16 Language teaching at the end of the C19th “The prime object of scholastic education is the training of the mental faculties. Hence a youth is put to hard and dry studies, often confessedly distasteful, though the whole of them may be forgotten when he enters practical life. The mental training is never forgotten; on the contrary, the powers so developed increase in grasp and tenacity. Training by the ear will never do this: it simply cultivates one faculty, memory, and that only for a short time. It is always found that children so trained are the most volatile have not power of application, and in after life seldom settle to any definite pursuit.” (R.W. Hiley 1887 Journal of Education Vol IX: 308) 16

17 The Reform Movement Throughout the 19 th century the GTM tried to carve out a role in the schools by modeling itself on the classics, but it was not popular with some teachers, and in the 1880s a number of language teachers and academics in Europe instigated a Reform Movement which, with the assistance of modern ideas from phonetics, allowed for a new pedagogical approach rooted in the spoken language. 17

18 Grudging acceptance of spoken language Schools were being encouraged to include modern languages with an oral component towards the end of the C19th but headmasters, according to Gilbert (1953: 3) “…consented only because they thereby satisfied utilitarian parents and because the Modern Side enabled them to ‘shunt the empties’ or transfer the dullards from classics to modern languages.” 18

19 What to teach/test? Stern argues that:  where aims are scholarly there will be an emphasis on written and analytical skills;  where social objectives are dominant there will be an emphasis on communication especially oral.  [In the C20th] the needs of the scholar were superseded by the needs of the non scholar for practical everyday use of the language in a spoken form. Stern, H. H. (1983). Fundamental concepts of language teaching. Oxford: Oxford University Press. 19

20 Henry Sweet Henry Sweet’s (1899) The Practical Study of Languages. A Guide for Teachers and Learners regarded by Howatt (1984:202) as one of the best Language Teaching methodology books ever written: “… unsurpassed in the history of linguistic pedagogy”. The papers in CPE 1913 correspond closely to the chapters in his book

21 Stability and Innovation in the C20th: CPE 21 Phonetics1913-32 Dictation1913-84 Listening1975- Reading aloud1913-86 Conversation/oral1913- Translation1913-75 Composition1913- Literature1913-75 Reading1975- Knowledge of grammar1913-32 Use of English1956-

22 Stage 1 (1936 – 1959) Traditional Approaches to Language Testing 1941 The UCLES-British Council Joint Committee for overseeing Cambridge English exams 1945 The Diploma of English Studies (DES) 1954 Knowledge of English Form for screening applicants for UK Universities by BC abroad 1958 OSI 210 Assessment of Competence in English Form Stage 2 (1960 onwards) Psychometric-structuralist Approaches to Language Testing 1963-5 English Proficiency Test Battery (EPTB), (Davies PhD University of Birmingham 1965) Stage 3 (1971 onwards )Communicative Approaches to Language Testing 1980 ELTS Test (Carroll 1978, Munby 1978) 1989 IELTS Test (Alderson, Clapham and Hargreaves) 2012 APTIS (O’Sullivan) British Council and testing in C20th

23 Knowledge of English Form 1954 23

24 Lesson 2 People and ideas have an important influence on English language testing in the UK

25 Atlantic rift Substantive differences grew between the UK and the USA in their approaches to testing from 1913-1970. In the US the predominant focus was on scoring validity, in particular the psychometric qualities of a test In the UK we find a far greater concern with construct validity: a concern with the how in the US as against the what in the UK.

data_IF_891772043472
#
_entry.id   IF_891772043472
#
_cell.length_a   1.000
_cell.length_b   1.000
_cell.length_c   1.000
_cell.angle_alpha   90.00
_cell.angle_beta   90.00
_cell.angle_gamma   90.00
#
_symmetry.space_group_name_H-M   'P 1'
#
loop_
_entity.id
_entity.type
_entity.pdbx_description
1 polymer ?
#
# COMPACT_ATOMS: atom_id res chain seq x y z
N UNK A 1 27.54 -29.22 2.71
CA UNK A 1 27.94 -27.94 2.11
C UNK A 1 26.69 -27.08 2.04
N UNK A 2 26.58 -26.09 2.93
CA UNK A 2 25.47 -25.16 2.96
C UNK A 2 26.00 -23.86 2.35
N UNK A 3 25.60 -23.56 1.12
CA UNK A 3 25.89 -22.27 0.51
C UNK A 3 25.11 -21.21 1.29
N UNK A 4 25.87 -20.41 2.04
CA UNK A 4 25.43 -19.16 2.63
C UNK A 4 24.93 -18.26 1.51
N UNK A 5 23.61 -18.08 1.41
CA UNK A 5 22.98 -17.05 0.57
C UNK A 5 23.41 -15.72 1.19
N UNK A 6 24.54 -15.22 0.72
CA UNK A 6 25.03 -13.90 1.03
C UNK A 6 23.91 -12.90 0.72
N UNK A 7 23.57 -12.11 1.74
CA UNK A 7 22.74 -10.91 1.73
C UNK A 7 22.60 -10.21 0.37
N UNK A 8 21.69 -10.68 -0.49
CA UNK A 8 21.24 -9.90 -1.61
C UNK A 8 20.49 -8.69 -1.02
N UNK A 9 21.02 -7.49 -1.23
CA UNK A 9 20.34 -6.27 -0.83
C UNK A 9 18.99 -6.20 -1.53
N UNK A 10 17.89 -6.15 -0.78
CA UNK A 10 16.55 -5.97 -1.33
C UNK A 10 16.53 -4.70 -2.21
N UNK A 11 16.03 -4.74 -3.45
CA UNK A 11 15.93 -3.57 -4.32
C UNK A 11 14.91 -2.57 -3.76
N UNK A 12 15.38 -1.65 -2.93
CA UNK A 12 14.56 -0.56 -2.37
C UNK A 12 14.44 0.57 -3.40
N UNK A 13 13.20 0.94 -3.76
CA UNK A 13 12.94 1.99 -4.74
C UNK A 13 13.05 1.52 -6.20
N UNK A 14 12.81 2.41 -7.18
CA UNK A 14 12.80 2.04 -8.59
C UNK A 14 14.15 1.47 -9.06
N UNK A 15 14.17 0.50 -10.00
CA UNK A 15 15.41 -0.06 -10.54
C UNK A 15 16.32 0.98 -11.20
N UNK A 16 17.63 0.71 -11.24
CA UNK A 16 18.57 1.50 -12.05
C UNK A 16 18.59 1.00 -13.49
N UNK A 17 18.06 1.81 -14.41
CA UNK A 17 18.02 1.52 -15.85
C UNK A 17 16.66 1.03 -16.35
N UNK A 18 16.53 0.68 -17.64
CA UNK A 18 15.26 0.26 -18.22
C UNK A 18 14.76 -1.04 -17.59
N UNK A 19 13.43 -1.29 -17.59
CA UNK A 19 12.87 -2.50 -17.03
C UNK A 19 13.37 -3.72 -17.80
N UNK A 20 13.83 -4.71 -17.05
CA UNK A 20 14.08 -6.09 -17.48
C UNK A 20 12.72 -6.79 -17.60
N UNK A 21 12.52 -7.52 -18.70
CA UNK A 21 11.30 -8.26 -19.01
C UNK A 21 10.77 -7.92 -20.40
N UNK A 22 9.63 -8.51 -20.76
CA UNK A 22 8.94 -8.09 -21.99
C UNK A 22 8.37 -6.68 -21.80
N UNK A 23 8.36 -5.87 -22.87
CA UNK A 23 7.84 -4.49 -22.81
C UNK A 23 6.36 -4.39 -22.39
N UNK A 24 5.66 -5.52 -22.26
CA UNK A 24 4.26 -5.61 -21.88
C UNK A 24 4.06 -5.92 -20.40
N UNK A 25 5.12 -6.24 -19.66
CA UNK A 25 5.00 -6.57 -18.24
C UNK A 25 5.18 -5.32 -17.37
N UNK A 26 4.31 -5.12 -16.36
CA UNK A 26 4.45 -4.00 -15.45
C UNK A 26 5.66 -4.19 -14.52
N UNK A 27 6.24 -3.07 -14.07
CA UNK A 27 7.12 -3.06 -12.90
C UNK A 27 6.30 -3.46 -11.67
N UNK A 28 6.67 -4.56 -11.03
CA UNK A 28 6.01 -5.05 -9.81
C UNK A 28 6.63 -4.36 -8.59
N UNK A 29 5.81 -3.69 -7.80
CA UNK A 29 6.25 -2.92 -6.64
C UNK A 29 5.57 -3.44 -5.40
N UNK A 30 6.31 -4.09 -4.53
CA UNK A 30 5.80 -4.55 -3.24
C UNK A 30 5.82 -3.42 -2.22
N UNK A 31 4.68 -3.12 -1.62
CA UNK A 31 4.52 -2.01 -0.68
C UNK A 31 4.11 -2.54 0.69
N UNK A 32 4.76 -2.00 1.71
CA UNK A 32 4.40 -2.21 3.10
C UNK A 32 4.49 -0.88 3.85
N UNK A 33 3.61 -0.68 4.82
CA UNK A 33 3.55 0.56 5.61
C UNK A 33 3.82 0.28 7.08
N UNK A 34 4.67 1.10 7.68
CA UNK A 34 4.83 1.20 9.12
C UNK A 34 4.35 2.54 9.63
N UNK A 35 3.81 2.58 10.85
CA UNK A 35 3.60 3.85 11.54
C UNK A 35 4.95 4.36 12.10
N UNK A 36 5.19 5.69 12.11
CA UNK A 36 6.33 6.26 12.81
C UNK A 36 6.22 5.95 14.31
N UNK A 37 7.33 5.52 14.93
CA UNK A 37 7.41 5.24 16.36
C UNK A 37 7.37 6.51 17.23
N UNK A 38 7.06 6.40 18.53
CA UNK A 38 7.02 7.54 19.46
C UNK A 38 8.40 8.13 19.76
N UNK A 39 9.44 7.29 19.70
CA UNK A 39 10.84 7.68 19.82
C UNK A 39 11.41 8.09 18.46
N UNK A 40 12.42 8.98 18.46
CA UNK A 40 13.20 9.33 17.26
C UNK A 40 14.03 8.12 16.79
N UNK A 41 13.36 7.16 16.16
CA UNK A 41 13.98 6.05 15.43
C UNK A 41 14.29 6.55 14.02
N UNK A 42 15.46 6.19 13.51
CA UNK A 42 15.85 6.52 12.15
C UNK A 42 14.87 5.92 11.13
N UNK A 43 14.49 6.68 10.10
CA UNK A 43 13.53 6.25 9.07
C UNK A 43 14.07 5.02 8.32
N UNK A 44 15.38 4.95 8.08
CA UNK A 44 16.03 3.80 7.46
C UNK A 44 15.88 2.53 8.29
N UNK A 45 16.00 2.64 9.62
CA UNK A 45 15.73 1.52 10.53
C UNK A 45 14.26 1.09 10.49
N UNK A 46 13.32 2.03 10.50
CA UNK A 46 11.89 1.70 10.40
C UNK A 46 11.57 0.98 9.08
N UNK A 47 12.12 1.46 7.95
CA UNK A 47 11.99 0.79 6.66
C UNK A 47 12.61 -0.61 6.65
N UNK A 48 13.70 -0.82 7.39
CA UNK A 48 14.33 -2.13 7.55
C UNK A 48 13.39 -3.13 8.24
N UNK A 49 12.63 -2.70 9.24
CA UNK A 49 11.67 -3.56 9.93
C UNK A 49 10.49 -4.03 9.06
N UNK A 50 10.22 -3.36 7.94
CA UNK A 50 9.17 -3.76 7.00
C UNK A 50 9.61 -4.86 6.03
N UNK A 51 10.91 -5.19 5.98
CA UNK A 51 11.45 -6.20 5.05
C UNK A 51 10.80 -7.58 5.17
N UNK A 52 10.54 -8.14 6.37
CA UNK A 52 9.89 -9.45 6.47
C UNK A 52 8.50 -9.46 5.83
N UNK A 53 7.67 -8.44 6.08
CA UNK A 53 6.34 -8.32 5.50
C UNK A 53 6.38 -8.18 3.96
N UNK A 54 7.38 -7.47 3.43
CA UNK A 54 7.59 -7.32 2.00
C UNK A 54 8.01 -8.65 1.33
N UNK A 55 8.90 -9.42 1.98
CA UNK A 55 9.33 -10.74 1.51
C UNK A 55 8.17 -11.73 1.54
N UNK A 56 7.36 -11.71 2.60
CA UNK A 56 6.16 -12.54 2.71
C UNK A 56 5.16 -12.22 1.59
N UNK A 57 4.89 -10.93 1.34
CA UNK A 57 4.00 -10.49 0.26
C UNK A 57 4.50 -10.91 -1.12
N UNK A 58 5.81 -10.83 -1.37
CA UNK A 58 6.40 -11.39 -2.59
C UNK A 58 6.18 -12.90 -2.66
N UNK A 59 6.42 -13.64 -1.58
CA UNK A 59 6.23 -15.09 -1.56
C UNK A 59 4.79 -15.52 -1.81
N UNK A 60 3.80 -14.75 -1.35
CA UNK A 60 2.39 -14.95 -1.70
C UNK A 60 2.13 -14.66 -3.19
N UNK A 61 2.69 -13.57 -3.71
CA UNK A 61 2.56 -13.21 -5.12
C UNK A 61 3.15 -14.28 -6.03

26 The wider context One reason for the Atlantic rift can be found in the differing socio economic contexts prevailing in Britain and the USA in the early C20th. The compelling need to produce tests on an industrial scale in the US strongly influenced testing organizations in the direction of objective multiple choice methods at a very early stage.

27 Population explosion Resnick (1982: 177,187) describes how in the US “the need to identify those who had the least probability of being able to carry on normal work for their age, was stimulated by the demographic explosion. In 1870 there were about 80,000 students … by 1910 there were 900,000.”

28 Needs of the military Glenn Fulcher (1999: 390) identified the role played by politics and war in the US and argues the crisis in the army in WW1 and later in WW2 contributed to the spread in use of objective test formats in intelligence tests. Resnick (1982:182) records the successful placement in appropriate jobs of 1.7 million army recruits mobilised in 1917-18.

29 Numbers In short it was the pressure of numbers that drove US testing in the direction of psychometrically driven tests and the move was not unwelcome to school authorities as standardised tests provided them with the serendipitous means of enforcing accountability in schools.

30 Birth of MCQ Advances in standardised testing (Thorndike 1908) coupled with the development of the multiple choice question (MCQ) format by Kelly (1915) in his Kansas Test of Silent Reading, marked the beginning of large scale testing in the USA and provided the impetus for the birth of psychometrics, spawning the testing industry we now know.

31 First MCQ Question 1915

32 MCQ Samelson (op. cit.:123) concludes: “The multiple choice test – efficient quantitative, objective, capable of sampling wide areas of subject matter and easily generating data for complicated statistical analysis – had become the symbol or synonym of American Education.”

33 Third Lesson Spolsky (1990a:159) reminds us of the crucial connection of developments in testing with: “…external, non theoretical, institutional social forces, that on deeper analysis, often turn out to be a much more powerful explanation of actual practice… A clearer view of the history of the field will emerge once we are willing to look carefully at not just the ideas that underlie it, but also the institutional, social and economic situations in which they are realized.”